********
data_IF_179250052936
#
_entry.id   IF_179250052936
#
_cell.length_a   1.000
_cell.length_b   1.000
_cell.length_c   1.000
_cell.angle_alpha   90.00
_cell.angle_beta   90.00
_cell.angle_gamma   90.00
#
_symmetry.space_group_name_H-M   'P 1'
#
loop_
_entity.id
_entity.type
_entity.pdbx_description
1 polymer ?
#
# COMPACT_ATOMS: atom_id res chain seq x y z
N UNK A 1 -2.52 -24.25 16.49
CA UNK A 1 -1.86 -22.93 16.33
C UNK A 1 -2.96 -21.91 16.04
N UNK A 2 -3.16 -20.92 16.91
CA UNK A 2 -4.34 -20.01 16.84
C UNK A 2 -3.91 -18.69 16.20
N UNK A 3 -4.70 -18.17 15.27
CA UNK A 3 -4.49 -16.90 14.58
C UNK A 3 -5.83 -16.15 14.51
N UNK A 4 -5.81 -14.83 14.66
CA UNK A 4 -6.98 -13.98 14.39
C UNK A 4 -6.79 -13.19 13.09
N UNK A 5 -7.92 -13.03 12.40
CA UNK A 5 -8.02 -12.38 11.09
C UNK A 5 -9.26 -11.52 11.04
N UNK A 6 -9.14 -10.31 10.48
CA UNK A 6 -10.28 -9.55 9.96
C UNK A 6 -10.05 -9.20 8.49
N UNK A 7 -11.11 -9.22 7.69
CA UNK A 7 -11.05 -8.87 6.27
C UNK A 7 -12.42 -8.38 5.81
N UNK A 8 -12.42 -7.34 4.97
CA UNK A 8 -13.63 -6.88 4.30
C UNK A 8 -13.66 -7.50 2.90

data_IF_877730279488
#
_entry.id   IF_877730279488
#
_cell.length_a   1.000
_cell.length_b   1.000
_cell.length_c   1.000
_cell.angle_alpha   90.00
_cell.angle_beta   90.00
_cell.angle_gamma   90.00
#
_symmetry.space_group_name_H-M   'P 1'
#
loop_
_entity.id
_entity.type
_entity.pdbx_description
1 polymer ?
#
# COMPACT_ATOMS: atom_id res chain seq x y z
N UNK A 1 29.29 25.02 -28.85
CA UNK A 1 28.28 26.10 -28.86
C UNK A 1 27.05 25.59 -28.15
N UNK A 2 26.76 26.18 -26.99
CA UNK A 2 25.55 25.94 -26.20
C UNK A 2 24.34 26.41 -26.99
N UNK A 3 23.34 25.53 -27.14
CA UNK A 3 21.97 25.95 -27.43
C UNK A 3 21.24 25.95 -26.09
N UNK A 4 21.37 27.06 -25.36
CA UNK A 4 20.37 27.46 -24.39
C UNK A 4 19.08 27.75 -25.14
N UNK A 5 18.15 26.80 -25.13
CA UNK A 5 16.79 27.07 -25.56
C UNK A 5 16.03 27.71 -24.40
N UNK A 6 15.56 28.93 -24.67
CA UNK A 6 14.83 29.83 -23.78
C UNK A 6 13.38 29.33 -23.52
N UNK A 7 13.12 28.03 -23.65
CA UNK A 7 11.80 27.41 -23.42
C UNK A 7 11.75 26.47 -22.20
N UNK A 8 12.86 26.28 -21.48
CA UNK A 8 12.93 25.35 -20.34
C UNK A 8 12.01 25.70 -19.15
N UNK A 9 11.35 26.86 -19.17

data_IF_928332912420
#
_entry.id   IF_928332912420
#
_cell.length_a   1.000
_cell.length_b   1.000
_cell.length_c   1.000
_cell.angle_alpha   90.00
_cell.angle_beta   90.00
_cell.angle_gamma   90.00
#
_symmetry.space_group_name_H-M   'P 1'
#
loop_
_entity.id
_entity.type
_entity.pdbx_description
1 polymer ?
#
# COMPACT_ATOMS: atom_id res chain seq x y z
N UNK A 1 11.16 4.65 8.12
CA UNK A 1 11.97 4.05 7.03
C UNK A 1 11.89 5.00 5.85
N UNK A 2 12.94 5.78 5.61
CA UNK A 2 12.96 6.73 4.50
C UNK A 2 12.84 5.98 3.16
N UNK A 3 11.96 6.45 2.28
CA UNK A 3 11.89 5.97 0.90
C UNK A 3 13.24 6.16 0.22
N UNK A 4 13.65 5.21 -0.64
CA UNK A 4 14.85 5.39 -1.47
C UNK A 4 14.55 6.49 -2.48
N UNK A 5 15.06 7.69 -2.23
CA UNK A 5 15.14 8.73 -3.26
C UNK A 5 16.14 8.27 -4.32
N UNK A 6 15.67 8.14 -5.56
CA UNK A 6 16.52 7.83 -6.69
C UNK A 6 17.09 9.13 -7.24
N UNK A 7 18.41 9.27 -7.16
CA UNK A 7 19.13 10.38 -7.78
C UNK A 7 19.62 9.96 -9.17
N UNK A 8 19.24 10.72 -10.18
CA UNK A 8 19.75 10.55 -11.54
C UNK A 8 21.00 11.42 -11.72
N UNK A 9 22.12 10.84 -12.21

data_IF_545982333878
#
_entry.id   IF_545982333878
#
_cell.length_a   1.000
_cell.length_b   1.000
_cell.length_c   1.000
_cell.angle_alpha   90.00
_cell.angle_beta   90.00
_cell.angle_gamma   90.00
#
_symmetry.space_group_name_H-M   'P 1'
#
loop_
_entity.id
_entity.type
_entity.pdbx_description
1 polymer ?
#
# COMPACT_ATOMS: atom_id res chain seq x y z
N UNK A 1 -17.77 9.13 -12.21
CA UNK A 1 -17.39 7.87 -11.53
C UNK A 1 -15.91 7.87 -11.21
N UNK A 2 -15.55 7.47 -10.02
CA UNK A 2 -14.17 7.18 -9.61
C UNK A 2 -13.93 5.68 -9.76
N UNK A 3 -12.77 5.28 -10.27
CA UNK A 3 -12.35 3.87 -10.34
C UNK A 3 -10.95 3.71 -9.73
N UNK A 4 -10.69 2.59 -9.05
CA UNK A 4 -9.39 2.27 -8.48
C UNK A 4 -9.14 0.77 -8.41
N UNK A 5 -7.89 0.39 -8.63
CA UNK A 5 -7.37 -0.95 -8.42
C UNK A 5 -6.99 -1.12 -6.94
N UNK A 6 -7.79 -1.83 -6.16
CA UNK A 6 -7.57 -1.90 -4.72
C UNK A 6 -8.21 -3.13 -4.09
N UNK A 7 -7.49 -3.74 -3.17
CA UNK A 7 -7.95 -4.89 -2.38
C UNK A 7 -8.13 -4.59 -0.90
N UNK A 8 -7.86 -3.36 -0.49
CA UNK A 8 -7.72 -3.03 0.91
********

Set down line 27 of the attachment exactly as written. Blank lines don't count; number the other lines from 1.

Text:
N UNK A 3 -4.70 -18.17 15.27